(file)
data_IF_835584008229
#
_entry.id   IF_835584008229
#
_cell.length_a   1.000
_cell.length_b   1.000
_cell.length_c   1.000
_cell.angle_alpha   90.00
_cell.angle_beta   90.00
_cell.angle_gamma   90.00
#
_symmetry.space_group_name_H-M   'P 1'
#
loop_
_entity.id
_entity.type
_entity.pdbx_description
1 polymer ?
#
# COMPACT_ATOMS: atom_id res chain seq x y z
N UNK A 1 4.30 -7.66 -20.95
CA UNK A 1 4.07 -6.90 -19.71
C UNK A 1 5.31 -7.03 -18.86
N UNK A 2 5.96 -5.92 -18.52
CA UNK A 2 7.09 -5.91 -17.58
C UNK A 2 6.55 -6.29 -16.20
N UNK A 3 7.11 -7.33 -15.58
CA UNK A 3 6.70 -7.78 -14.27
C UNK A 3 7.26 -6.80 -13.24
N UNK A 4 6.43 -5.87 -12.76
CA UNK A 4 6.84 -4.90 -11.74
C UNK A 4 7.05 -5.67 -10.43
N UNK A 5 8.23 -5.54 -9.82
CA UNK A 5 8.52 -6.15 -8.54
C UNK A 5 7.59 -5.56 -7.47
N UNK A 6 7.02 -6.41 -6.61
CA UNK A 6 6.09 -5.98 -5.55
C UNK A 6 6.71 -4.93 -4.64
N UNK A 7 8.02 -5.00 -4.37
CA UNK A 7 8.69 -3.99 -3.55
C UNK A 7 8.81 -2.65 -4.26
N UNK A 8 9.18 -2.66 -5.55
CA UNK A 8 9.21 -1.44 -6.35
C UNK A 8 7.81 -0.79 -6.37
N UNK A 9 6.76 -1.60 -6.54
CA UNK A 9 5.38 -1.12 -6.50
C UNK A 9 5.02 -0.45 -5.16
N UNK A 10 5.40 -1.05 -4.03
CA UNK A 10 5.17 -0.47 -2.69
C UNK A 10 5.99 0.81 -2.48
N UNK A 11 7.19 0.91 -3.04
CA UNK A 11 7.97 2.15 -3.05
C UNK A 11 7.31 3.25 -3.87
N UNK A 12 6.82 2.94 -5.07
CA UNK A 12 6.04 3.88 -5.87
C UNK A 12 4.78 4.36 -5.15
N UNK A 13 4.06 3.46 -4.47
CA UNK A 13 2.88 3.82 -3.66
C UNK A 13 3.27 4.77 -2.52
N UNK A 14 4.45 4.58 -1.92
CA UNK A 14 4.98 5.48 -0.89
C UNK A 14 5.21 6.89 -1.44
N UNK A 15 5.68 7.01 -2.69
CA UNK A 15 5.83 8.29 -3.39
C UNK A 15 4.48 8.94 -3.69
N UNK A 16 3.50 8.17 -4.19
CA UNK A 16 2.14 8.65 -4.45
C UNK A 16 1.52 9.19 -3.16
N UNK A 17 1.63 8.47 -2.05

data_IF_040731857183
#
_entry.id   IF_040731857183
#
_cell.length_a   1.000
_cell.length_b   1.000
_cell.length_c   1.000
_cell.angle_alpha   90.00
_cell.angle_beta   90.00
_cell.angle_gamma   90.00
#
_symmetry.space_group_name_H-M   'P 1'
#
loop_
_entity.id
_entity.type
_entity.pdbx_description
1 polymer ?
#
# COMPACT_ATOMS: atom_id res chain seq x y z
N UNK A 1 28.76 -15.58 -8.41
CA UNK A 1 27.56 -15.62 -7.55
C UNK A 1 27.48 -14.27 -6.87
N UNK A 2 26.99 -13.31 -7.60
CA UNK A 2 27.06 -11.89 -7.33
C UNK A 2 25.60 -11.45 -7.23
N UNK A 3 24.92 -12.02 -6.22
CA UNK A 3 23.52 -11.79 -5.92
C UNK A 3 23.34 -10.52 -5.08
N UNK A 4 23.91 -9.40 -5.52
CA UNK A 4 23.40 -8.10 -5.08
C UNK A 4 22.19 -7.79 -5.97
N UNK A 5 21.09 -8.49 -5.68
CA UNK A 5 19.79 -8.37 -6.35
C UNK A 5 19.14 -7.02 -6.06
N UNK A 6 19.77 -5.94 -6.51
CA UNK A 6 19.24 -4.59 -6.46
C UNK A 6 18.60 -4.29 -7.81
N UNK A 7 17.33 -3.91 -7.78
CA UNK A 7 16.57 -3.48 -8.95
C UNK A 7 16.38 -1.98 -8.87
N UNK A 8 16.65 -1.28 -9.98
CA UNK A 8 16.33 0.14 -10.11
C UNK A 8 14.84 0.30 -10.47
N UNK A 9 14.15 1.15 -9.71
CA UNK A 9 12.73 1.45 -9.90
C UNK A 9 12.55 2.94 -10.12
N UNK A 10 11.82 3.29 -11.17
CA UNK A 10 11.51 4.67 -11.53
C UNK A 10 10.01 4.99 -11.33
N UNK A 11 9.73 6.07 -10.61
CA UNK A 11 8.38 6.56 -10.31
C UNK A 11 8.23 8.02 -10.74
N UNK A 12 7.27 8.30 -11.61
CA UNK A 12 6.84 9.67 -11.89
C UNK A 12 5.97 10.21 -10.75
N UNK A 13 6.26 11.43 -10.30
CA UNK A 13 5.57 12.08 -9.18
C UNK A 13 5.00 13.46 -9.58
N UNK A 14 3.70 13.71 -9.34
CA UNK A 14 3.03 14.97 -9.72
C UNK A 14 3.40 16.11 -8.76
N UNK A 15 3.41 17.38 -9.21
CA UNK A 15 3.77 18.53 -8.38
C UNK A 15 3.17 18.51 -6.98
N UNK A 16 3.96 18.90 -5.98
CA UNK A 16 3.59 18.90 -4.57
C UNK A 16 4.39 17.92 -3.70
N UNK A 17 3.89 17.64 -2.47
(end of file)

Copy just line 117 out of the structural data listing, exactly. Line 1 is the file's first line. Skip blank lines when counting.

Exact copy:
N UNK A 10 11.82 3.29 -11.17